Towards a more autonomous and sustainable Europe in terms of raw materials

Gipuzkoa, News

Ceit is taking part in the REEPRODUCE project with a view to establishing a sustainable European value chain for recycling electrical and electronic waste, thus reducing its dependency on other countries

Specifically, the centre will be in charge of giving a second life to elements from high-value rare earth elements for the manufacture of electric motors, among other industrial applications

The project will have a four-year lifespan and is funded by the Horizon Europe EU research and innovation programme

Europe is a world leader in manufacturing products such as traction motors for cars and wind turbines. However, to be able to do so, certain permanent magnets are needed that originate from elements deriving from rare earths or, as they are known in their abbreviated form in English, REEs – Rare Earth Elements. Specifically, this takes the form of 17 special metals that are used in a range of technological applications such as electric motors or technologies within the field of renewable energy, the supply of which Europe depends particularly on China. In terms of the coming years, it is predicted that demand for these elements will increase exponentially.

In such a scenario, the EU wants to ensure the supply of these materials in order to guarantee autonomy in terms of value chains of these rare earths and magnets across the continent. To do so, a consortium of representatives from industry, research and European technology centres, among which the CEIT technology centre is included, has set the REEPRODUCE European project in motion, the aim of which is to establish a value chain for recycling permanent magnets for the first time based on sustainable REEs on an industrial scale.

Within the project framework, Ceit will be using technologies such as robotics, vision and artificial intelligence to develop a pilot project for recycling WEEE processes (waste electrical and electronic equipment) such as hard disks and personal electrical mobility products like scooters or robot vacuum cleaners. This dismantling process will focus on the automated extraction of components such as the writing head arm or spindle rotor in hard disks that contain neodymium (Nd)-based magnets. The centre will also be working on a second pilot project to extract electric motors that contain neodymium from this electronic waste, among other elements.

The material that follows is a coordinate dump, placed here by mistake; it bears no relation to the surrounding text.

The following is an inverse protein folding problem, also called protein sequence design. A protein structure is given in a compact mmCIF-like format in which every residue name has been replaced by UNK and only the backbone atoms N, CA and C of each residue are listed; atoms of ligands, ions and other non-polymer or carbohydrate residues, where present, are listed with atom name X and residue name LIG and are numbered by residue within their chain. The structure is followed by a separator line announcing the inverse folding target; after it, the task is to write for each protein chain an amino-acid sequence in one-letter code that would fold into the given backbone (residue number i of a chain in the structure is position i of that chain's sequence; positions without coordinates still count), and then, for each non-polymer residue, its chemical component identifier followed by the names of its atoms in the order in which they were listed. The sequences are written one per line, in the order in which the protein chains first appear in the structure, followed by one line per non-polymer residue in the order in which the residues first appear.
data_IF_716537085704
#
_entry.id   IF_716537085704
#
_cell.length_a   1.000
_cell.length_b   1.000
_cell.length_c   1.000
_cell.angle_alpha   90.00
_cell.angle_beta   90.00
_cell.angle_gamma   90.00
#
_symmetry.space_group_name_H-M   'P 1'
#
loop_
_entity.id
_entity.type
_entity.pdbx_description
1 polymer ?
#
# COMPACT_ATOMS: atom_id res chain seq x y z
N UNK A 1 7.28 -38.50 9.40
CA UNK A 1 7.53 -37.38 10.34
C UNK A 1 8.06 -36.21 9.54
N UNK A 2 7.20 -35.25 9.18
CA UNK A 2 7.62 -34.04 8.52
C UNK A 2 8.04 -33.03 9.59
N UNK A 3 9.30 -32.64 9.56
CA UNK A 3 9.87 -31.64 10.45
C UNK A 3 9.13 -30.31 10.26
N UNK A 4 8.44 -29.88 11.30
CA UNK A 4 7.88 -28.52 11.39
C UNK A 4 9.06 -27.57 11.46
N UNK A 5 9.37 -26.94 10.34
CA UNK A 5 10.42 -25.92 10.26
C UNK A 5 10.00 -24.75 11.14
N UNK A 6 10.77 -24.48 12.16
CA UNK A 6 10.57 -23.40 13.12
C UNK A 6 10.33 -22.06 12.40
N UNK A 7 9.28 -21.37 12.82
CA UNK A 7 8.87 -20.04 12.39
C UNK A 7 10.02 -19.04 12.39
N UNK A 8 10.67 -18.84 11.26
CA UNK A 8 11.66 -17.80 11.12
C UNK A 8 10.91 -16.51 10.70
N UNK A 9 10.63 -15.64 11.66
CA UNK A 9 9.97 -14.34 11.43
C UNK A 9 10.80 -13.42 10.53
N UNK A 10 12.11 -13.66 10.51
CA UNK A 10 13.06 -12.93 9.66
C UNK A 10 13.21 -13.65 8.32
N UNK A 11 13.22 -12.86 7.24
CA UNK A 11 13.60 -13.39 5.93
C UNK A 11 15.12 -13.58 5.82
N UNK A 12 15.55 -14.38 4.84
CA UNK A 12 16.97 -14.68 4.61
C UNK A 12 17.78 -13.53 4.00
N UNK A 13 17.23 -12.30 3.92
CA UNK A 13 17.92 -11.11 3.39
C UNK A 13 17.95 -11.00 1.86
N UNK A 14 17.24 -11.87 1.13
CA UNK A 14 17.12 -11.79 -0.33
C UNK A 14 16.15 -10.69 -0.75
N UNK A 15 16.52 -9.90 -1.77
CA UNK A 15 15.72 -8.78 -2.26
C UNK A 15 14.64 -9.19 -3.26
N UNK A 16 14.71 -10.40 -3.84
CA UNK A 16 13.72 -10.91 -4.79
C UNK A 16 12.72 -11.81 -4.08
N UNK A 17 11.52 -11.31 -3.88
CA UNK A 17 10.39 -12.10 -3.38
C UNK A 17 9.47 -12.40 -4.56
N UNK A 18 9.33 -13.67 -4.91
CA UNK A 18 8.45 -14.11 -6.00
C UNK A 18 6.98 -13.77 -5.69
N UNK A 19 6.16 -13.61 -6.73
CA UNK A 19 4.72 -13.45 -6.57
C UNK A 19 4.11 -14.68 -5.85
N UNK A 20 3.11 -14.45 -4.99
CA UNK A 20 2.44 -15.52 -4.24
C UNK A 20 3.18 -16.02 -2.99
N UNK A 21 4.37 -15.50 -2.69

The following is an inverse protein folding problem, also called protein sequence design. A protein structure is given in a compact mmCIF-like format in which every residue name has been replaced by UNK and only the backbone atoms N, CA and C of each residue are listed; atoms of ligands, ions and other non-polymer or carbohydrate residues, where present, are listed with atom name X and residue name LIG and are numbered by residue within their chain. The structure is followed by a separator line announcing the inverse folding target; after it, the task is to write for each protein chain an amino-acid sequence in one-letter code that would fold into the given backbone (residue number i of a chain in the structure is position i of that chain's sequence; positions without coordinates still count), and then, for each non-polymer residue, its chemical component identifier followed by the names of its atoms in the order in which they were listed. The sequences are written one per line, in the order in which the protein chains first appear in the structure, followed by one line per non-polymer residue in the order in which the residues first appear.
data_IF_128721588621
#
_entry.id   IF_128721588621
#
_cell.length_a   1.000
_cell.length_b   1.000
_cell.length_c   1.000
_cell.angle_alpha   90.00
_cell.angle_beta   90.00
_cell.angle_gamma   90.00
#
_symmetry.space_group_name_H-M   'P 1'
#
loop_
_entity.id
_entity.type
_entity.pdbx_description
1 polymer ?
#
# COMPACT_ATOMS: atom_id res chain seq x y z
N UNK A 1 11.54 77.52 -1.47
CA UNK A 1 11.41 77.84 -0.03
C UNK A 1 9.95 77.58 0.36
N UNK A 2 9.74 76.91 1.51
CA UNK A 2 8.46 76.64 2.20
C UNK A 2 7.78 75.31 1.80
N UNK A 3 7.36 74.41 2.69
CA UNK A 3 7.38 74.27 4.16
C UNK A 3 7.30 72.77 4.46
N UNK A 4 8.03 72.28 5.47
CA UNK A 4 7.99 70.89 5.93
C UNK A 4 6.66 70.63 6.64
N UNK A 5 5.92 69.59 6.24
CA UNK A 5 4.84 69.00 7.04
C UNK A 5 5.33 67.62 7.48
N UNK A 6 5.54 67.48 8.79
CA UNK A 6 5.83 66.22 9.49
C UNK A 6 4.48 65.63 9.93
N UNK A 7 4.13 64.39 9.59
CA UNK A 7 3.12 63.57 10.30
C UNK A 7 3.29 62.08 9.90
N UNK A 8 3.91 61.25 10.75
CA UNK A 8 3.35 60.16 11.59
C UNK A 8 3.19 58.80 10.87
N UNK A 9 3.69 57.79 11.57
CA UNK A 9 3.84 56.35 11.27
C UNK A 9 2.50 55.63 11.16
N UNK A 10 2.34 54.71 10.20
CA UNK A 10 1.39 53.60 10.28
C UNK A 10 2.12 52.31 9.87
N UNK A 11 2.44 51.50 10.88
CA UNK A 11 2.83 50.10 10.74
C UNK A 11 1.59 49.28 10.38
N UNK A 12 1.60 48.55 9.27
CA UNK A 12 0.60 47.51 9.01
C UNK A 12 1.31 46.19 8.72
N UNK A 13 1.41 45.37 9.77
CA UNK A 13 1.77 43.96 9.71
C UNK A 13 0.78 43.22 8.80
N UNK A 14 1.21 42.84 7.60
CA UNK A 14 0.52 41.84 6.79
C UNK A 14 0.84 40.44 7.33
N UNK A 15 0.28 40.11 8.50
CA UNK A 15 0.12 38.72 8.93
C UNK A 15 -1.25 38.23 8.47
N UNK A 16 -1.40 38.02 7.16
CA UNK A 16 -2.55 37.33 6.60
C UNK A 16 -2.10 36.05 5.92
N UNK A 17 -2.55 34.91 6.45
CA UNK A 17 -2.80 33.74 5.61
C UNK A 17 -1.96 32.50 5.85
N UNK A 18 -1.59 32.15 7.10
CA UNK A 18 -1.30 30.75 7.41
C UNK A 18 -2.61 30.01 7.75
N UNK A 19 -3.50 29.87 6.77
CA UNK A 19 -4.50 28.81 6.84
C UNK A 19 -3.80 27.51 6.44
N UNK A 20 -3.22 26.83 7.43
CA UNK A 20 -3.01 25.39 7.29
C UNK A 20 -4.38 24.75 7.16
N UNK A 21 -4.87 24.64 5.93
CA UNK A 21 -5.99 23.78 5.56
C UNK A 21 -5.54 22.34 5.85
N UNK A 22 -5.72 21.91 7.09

Thus, as Diego Borro, chief researcher from the Vision and Robotics team at Ceit and the person in charge of the project, explains: “magnets from recycled electronic products will be able to be extracted and processed so as to reuse them in new products using environmentally-friendly products, and at a reasonable cost”.

First climatically neutral continent

The REEPRODUCE project is funded by the EU Horizon Europe research and innovation programme and will take place over the next four years. Within the project framework, innovative technologies are sought to be optimised in order to recycle waste electrical and electronic equipment at a competitive cost. In terms of rare earth elements, the aim is to demonstrate the environmental, social and economic sustainability that a European project for these types of material entails.

With these aims in mind, the EU is striving to become the first climatically neutral continent by 2050, as WEEE involves essential materials for the economy and green political agenda throughout Europe. “64% of demand for these materials is driven by the production of powerful permanent magnets that contain vital elements such as neodymium and praseodymium for high-efficiency electric motors. These devices are of the utmost importance for the development of electric vehicles, renewable energy technology, robotics and also for aerospace and defence applications”, Borro concludes.


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